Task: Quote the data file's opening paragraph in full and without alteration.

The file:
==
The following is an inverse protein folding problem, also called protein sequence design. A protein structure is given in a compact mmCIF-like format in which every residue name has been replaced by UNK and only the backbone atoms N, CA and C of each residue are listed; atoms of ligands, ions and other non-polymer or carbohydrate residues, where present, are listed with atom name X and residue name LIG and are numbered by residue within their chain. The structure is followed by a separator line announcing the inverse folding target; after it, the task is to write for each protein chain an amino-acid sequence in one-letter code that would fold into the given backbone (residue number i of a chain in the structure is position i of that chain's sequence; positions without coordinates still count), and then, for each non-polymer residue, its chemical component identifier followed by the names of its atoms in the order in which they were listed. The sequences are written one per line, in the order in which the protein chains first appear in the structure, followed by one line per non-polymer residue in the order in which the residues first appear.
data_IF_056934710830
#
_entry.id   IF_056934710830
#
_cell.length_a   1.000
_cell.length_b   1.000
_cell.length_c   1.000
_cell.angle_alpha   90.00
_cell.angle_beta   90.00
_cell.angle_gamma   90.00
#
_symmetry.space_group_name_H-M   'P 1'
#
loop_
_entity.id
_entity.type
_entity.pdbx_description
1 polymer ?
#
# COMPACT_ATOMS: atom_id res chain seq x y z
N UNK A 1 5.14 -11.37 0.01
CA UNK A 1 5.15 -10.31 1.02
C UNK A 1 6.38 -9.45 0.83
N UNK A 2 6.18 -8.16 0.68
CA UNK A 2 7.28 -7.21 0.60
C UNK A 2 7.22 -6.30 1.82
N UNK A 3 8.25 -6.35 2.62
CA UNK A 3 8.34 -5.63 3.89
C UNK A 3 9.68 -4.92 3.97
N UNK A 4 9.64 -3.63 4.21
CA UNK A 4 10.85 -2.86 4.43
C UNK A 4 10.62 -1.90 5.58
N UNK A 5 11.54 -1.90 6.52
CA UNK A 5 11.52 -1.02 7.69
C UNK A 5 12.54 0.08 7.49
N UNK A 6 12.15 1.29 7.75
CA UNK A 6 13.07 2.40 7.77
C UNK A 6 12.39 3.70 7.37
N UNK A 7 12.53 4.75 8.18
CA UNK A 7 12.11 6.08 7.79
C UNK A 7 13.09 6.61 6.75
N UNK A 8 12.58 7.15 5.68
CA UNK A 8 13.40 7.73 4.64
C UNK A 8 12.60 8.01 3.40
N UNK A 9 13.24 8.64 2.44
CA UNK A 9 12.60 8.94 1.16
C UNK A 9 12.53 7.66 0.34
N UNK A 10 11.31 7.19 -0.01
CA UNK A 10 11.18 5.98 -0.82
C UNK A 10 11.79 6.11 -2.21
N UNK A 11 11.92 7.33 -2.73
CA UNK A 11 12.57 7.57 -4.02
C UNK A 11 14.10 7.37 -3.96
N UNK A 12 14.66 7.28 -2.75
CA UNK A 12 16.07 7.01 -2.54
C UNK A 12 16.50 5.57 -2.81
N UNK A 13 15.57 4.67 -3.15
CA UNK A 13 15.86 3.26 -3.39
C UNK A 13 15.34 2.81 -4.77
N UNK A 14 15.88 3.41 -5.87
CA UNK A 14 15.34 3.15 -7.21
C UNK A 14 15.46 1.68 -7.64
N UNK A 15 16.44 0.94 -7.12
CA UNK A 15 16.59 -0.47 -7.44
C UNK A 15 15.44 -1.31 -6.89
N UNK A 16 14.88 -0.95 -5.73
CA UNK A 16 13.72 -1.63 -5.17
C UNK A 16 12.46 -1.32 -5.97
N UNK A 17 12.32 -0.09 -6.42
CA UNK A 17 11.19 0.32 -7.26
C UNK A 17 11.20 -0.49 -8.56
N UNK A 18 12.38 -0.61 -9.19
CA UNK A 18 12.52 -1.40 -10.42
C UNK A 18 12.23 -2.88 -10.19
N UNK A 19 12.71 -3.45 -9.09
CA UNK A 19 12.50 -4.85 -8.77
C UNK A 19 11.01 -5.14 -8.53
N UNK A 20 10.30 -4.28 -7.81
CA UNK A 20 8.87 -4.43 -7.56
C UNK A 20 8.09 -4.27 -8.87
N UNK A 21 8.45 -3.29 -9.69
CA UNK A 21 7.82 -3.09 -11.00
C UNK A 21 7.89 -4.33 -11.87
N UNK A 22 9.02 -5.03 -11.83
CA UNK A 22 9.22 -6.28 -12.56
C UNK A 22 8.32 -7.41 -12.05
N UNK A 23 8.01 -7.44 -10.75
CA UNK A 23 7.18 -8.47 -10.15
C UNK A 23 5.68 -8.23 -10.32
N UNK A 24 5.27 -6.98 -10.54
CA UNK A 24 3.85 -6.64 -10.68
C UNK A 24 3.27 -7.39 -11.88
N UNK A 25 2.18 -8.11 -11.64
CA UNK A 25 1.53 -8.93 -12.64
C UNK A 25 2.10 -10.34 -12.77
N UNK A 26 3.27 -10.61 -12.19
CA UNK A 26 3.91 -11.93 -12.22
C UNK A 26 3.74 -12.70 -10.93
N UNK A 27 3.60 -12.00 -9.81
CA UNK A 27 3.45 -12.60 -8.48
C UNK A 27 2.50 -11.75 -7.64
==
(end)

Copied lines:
The following is an inverse protein folding problem, also called protein sequence design. A protein structure is given in a compact mmCIF-like format in which every residue name has been replaced by UNK and only the backbone atoms N, CA and C of each residue are listed; atoms of ligands, ions and other non-polymer or carbohydrate residues, where present, are listed with atom name X and residue name LIG and are numbered by residue within their chain. The structure is followed by a separator line announcing the inverse folding target; after it, the task is to write for each protein chain an amino-acid sequence in one-letter code that would fold into the given backbone (residue number i of a chain in the structure is position i of that chain's sequence; positions without coordinates still count), and then, for each non-polymer residue, its chemical component identifier followed by the names of its atoms in the order in which they were listed. The sequences are written one per line, in the order in which the protein chains first appear in the structure, followed by one line per non-polymer residue in the order in which the residues first appear.